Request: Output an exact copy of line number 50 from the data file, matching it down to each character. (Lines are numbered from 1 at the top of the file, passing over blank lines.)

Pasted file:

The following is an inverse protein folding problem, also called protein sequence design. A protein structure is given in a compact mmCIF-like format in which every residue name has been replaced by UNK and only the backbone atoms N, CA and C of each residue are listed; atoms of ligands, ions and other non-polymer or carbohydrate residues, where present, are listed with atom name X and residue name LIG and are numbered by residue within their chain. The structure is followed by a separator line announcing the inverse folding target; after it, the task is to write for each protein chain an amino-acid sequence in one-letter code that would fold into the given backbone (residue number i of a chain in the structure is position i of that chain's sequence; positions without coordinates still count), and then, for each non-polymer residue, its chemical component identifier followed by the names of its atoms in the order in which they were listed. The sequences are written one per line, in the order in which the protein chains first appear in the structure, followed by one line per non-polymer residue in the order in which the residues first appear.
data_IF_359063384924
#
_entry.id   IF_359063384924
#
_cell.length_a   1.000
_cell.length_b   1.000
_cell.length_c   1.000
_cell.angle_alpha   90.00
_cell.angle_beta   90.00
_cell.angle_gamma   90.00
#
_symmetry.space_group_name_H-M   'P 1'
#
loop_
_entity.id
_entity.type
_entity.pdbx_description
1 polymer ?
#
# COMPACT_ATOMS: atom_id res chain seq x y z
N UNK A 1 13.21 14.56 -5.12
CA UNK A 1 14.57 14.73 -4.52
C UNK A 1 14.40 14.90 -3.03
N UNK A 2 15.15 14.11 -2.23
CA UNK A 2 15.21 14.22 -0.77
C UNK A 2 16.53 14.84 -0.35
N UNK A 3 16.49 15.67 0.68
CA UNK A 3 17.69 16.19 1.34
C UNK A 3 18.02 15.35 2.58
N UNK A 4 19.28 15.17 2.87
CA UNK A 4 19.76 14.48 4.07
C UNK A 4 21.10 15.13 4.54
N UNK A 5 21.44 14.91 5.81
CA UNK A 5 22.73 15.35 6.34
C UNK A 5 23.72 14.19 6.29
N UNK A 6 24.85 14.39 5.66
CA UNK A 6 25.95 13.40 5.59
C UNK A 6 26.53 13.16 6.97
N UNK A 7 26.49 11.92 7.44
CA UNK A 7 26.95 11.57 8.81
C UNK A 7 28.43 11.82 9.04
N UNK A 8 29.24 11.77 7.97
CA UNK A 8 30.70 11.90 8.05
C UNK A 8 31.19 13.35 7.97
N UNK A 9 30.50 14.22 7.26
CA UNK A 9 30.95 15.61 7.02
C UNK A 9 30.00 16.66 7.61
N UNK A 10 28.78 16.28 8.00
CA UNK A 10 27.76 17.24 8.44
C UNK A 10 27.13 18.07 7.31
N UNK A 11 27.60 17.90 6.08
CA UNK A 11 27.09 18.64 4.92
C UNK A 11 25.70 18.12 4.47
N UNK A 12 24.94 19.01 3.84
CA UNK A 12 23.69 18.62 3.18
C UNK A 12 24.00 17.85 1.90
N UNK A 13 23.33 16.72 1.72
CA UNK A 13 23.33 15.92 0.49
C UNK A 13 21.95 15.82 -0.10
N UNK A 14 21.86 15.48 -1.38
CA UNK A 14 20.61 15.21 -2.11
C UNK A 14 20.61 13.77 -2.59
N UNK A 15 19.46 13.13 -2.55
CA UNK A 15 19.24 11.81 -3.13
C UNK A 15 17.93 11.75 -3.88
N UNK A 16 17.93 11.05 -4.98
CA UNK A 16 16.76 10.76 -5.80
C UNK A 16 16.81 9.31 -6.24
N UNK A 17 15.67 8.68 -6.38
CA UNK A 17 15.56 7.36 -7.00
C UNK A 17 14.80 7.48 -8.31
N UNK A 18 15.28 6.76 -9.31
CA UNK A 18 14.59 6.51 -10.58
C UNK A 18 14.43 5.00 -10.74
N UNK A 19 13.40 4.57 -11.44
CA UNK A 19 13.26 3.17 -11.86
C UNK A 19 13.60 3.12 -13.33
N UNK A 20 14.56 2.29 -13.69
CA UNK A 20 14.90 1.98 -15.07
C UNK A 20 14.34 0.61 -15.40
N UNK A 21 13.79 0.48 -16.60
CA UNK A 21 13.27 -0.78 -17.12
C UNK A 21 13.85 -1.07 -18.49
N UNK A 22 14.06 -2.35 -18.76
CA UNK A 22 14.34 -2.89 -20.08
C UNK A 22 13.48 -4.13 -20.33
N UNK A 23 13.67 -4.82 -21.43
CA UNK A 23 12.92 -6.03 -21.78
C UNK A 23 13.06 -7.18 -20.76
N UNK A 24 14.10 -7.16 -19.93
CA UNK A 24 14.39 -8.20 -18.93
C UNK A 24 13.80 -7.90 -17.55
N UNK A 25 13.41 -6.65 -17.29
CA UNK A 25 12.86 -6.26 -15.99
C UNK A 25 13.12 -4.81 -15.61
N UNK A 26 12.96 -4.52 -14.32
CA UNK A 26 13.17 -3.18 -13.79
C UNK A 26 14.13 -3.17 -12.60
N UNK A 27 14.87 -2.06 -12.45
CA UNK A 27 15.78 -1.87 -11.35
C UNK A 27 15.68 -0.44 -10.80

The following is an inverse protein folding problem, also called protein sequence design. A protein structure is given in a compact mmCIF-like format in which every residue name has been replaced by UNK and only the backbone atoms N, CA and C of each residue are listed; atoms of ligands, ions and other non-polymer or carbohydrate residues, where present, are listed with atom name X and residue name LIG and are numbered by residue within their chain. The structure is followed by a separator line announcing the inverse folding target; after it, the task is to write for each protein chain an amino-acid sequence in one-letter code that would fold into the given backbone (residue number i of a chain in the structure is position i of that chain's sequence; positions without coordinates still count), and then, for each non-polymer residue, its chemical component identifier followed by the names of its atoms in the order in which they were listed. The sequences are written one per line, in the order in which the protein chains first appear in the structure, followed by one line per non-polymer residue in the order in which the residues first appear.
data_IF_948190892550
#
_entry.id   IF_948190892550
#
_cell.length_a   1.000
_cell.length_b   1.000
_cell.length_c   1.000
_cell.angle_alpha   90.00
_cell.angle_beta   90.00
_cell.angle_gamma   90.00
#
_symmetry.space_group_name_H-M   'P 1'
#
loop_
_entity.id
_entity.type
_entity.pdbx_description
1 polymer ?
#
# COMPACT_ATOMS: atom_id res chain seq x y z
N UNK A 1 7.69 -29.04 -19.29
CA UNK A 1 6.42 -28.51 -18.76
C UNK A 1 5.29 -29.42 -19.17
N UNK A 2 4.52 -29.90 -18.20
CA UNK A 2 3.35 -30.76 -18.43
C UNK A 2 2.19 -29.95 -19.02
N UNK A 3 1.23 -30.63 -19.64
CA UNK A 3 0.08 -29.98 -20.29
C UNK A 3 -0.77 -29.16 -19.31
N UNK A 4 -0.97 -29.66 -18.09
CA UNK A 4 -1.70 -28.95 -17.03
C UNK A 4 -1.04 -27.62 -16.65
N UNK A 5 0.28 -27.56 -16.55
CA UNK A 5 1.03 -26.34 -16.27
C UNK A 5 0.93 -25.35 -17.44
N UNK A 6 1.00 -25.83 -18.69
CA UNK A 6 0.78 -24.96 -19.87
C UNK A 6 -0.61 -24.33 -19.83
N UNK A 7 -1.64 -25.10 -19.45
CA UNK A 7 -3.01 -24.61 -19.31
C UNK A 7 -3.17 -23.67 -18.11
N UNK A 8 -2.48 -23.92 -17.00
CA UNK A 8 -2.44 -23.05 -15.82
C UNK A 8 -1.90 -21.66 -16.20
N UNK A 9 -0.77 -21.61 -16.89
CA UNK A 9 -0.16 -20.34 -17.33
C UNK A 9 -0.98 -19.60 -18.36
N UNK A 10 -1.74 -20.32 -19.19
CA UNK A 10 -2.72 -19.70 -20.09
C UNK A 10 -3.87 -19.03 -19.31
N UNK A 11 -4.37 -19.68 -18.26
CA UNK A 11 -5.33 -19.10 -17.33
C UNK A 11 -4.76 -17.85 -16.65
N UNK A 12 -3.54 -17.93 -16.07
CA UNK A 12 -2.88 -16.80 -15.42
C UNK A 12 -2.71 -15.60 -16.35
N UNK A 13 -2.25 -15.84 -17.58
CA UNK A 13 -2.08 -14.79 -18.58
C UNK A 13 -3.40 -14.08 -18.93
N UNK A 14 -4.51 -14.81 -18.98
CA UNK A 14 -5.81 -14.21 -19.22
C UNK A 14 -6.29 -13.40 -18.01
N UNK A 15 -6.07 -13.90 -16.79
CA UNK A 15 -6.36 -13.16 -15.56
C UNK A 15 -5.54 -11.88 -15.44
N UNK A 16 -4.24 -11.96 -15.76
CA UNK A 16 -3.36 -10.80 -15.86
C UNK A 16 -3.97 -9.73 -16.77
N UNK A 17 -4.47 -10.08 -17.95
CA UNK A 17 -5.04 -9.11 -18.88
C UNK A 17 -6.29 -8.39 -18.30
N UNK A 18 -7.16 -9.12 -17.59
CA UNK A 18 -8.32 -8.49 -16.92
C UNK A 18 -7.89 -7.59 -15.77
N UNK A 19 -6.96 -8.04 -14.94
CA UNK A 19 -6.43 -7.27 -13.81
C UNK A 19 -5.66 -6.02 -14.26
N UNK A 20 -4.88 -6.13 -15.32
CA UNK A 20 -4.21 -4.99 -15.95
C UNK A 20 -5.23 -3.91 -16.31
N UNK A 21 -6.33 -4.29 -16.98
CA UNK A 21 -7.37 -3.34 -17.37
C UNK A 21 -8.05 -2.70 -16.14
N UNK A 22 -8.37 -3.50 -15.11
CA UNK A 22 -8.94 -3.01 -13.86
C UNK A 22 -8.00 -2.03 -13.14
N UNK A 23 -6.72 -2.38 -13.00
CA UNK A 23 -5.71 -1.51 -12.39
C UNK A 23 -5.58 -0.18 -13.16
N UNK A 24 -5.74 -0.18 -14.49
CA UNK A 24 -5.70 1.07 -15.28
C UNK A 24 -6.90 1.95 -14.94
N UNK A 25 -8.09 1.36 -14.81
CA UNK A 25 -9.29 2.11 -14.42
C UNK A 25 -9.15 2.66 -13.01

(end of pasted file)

CA UNK A 10 27.76 17.24 8.44